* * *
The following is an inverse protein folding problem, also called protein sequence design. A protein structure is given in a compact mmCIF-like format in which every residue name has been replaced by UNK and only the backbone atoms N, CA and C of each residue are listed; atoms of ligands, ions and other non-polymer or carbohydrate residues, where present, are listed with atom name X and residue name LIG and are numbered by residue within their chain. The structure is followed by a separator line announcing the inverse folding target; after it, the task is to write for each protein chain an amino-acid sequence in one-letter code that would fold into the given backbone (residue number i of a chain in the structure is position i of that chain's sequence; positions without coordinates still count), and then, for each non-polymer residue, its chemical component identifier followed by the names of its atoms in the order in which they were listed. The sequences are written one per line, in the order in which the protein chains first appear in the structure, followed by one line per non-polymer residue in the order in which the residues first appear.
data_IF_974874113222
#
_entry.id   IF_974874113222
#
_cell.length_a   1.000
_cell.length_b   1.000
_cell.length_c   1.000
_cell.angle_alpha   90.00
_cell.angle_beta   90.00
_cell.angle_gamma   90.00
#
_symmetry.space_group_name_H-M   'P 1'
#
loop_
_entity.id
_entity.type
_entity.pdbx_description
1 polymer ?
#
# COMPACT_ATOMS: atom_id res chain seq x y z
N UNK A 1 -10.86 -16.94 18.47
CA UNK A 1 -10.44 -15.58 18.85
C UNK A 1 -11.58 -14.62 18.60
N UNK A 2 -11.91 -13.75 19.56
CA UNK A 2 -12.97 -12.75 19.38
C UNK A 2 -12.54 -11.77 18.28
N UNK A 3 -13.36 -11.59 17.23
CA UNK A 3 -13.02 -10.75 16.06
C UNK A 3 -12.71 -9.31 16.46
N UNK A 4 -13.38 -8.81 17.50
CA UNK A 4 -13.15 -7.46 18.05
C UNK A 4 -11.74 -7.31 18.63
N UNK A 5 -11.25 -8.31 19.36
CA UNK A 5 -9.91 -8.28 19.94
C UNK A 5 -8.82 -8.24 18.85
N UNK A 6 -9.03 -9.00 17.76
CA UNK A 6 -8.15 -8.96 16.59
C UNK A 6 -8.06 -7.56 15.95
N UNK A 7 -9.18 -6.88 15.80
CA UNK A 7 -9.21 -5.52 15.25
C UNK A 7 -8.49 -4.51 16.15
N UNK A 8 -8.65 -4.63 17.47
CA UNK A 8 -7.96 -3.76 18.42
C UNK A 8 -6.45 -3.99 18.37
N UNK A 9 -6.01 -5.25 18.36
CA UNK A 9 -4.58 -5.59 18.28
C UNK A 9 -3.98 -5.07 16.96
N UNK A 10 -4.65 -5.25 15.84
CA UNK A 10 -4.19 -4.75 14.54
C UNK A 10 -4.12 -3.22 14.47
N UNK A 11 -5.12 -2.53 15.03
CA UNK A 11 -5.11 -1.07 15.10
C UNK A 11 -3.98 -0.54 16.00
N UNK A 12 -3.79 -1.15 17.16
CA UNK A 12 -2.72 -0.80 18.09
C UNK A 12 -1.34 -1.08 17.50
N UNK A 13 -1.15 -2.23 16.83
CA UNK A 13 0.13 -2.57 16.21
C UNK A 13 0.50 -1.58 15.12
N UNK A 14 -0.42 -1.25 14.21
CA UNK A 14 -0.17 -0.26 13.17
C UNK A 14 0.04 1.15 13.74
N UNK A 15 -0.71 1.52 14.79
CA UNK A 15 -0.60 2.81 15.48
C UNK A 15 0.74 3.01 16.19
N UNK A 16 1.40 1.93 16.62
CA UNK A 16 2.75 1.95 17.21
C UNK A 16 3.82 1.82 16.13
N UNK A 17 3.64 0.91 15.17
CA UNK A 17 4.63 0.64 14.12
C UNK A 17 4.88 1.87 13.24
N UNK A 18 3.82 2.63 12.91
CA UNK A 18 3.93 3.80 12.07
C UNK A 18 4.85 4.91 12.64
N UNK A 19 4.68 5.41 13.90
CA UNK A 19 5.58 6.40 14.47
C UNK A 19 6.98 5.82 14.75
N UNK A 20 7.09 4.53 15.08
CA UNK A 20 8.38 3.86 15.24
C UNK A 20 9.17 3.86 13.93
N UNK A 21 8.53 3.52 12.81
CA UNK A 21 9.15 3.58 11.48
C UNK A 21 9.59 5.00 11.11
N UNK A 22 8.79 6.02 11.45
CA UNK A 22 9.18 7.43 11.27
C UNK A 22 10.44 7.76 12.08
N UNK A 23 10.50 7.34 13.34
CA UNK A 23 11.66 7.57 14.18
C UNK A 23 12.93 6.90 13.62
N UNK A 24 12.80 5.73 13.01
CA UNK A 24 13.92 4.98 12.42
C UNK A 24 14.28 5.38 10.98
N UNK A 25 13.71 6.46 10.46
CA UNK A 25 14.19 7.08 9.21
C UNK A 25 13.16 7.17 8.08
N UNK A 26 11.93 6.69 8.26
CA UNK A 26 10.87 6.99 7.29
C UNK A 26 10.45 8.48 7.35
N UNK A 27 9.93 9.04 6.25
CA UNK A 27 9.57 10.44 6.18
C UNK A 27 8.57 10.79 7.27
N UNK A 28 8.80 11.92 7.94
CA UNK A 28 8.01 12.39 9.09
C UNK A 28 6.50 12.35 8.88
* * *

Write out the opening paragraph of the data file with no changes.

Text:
The following is an inverse protein folding problem, also called protein sequence design. A protein structure is given in a compact mmCIF-like format in which every residue name has been replaced by UNK and only the backbone atoms N, CA and C of each residue are listed; atoms of ligands, ions and other non-polymer or carbohydrate residues, where present, are listed with atom name X and residue name LIG and are numbered by residue within their chain. The structure is followed by a separator line announcing the inverse folding target; after it, the task is to write for each protein chain an amino-acid sequence in one-letter code that would fold into the given backbone (residue number i of a chain in the structure is position i of that chain's sequence; positions without coordinates still count), and then, for each non-polymer residue, its chemical component identifier followed by the names of its atoms in the order in which they were listed. The sequences are written one per line, in the order in which the protein chains first appear in the structure, followed by one line per non-polymer residue in the order in which the residues first appear.